Last updated: July 31, 2018
Tonto National Monument: Saving a National Treasure
- Grade Level:
- Middle School: Sixth Grade through Eighth Grade
- Literacy and Language Arts,Social Studies
- Lesson Duration:
- 90 Minutes
- Common Core Standards:
- 6-8.RH.2, 6-8.RH.3, 6-8.RH.4, 6-8.RH.5, 6-8.RH.6, 6-8.RH.7, 6-8.RH.8, 6-8.RH.9, 6-8.RH.10, 9-10.RH.1, 9-10.RH.2, 9-10.RH.3, 9-10.RH.4, 9-10.RH.5, 9-10.RH.6, 9-10.RH.7, 9-10.RH.8, 9-10.RH.9, 9-10.RH.10
- Additional Standards:
- US History Era 1 Standard 1A: The student understands the patterns of change in indigenous societies in the Americas up to the Columbian voyages.
Curriculum Standards for Social Studies from the National Council for the Social Studies
- Thinking Skills:
- Remembering: Recalling or recognizing information ideas, and principles. Understanding: Understand the main idea of material heard, viewed, or read. Interpret or summarize the ideas in own words. Applying: Apply an abstract idea in a concrete situation to solve a problem or relate it to a prior experience. Analyzing: Break down a concept or idea into parts and show the relationships among the parts. Creating: Bring together parts (elements, compounds) of knowledge to form a whole and build relationships for NEW situations. Evaluating: Make informed judgements about the value of ideas or materials. Use standards and criteria to support opinions and views.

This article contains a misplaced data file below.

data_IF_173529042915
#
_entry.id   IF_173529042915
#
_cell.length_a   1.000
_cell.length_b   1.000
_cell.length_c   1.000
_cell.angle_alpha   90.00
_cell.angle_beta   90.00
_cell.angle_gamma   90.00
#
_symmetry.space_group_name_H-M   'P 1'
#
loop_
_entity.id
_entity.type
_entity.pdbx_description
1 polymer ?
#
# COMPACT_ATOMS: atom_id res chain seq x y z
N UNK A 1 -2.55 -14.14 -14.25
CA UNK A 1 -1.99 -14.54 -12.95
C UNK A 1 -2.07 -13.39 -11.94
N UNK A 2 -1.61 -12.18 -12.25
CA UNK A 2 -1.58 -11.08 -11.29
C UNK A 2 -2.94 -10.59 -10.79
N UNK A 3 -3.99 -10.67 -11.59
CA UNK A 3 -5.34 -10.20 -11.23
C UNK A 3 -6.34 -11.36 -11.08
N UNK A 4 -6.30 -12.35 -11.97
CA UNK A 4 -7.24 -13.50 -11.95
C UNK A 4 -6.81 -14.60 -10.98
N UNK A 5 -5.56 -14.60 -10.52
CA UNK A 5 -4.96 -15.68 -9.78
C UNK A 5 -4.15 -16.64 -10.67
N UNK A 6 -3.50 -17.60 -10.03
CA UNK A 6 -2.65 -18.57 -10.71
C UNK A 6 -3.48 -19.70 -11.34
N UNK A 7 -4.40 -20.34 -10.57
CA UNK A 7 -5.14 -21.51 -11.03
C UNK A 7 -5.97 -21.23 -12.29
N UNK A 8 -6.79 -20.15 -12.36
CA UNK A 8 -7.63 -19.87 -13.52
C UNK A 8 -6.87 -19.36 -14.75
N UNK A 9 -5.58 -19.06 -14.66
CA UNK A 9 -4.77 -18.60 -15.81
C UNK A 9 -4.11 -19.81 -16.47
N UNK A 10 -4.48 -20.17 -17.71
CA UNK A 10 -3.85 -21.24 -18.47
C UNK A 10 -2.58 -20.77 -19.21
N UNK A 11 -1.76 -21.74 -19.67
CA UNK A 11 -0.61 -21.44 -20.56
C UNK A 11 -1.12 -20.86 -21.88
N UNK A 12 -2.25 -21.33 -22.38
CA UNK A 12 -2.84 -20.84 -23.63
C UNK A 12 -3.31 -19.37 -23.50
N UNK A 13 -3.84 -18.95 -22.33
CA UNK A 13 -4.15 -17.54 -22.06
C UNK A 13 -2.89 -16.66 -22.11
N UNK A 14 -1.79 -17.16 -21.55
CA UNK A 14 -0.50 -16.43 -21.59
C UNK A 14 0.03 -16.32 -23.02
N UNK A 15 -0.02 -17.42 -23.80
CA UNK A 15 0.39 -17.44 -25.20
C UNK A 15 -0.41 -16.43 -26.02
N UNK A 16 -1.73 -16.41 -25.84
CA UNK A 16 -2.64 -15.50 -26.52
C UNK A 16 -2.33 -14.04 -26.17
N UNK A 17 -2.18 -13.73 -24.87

How does the nation save historic and prehistoric sites for future generations?
1. Describe how archeology helped researchers learn about the Salado culture of the Tonto Basin, including why they lived in cliff dwellings.
2. Explain the importance of preserving remains of the Salado and other past cultures.
3. Outline the context that led to the passage of the 1906 Antiquities Act and explain the impact the Act had on the preservation of ancient ruins.
4. Debate the relative merits of preserving a historic place in their community or allowing the site to be developed.
Time Period: Pre-European contact to contemporary; 19th through early 20th century
Topics: This lesson can be used in American history units on historical archeology, the late 19th and early 20th century conservation movement, U.S. government policy specifically dealing with preservation and conservation issues, American Indian culture, and 19th-century westward expansion.